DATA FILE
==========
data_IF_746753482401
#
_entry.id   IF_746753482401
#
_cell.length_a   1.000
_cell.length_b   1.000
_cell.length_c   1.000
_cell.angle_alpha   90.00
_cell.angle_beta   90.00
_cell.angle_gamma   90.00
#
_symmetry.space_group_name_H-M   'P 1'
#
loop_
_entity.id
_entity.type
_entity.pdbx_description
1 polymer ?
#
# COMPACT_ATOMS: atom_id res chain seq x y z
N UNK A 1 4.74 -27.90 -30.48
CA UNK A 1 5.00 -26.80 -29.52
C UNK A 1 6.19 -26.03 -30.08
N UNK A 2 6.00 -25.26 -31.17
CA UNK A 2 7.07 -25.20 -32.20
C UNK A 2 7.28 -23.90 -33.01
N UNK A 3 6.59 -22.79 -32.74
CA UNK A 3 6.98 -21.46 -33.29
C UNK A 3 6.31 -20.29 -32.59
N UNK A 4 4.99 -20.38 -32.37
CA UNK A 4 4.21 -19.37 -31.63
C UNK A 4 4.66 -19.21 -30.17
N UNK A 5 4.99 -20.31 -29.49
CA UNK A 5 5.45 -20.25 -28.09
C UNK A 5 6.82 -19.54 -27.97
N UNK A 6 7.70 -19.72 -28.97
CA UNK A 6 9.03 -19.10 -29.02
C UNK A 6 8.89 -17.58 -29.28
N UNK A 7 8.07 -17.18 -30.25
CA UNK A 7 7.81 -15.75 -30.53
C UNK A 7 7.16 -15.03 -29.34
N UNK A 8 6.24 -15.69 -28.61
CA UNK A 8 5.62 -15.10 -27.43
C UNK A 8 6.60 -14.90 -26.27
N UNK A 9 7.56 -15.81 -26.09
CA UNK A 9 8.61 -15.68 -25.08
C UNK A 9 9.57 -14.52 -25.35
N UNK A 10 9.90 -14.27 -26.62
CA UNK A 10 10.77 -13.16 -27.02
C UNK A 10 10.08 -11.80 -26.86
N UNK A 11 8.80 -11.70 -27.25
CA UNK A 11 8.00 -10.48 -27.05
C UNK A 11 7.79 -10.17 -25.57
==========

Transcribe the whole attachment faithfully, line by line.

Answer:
data_IF_746753482401
#
_entry.id   IF_746753482401
#
_cell.length_a   1.000
_cell.length_b   1.000
_cell.length_c   1.000
_cell.angle_alpha   90.00
_cell.angle_beta   90.00
_cell.angle_gamma   90.00
#
_symmetry.space_group_name_H-M   'P 1'
#
loop_
_entity.id
_entity.type
_entity.pdbx_description
1 polymer ?
#
# COMPACT_ATOMS: atom_id res chain seq x y z
N UNK A 1 4.74 -27.90 -30.48
CA UNK A 1 5.00 -26.80 -29.52
C UNK A 1 6.19 -26.03 -30.08
N UNK A 2 6.00 -25.26 -31.17
CA UNK A 2 7.07 -25.20 -32.20
C UNK A 2 7.28 -23.90 -33.01
N UNK A 3 6.59 -22.79 -32.74
CA UNK A 3 6.98 -21.46 -33.29
C UNK A 3 6.31 -20.29 -32.59
N UNK A 4 4.99 -20.38 -32.37
CA UNK A 4 4.21 -19.37 -31.63
C UNK A 4 4.66 -19.21 -30.17
N UNK A 5 4.99 -20.31 -29.49
CA UNK A 5 5.45 -20.25 -28.09
C UNK A 5 6.82 -19.54 -27.97
N UNK A 6 7.70 -19.72 -28.97
CA UNK A 6 9.03 -19.10 -29.02
C UNK A 6 8.89 -17.58 -29.28
N UNK A 7 8.07 -17.18 -30.25
CA UNK A 7 7.81 -15.75 -30.53
C UNK A 7 7.16 -15.03 -29.34
N UNK A 8 6.24 -15.69 -28.61
CA UNK A 8 5.62 -15.10 -27.43
C UNK A 8 6.60 -14.90 -26.27
N UNK A 9 7.56 -15.81 -26.09
CA UNK A 9 8.61 -15.68 -25.08
C UNK A 9 9.57 -14.52 -25.35
N UNK A 10 9.90 -14.27 -26.62
CA UNK A 10 10.77 -13.16 -27.02
C UNK A 10 10.08 -11.80 -26.86
N UNK A 11 8.80 -11.70 -27.25
CA UNK A 11 8.00 -10.48 -27.05
C UNK A 11 7.79 -10.17 -25.57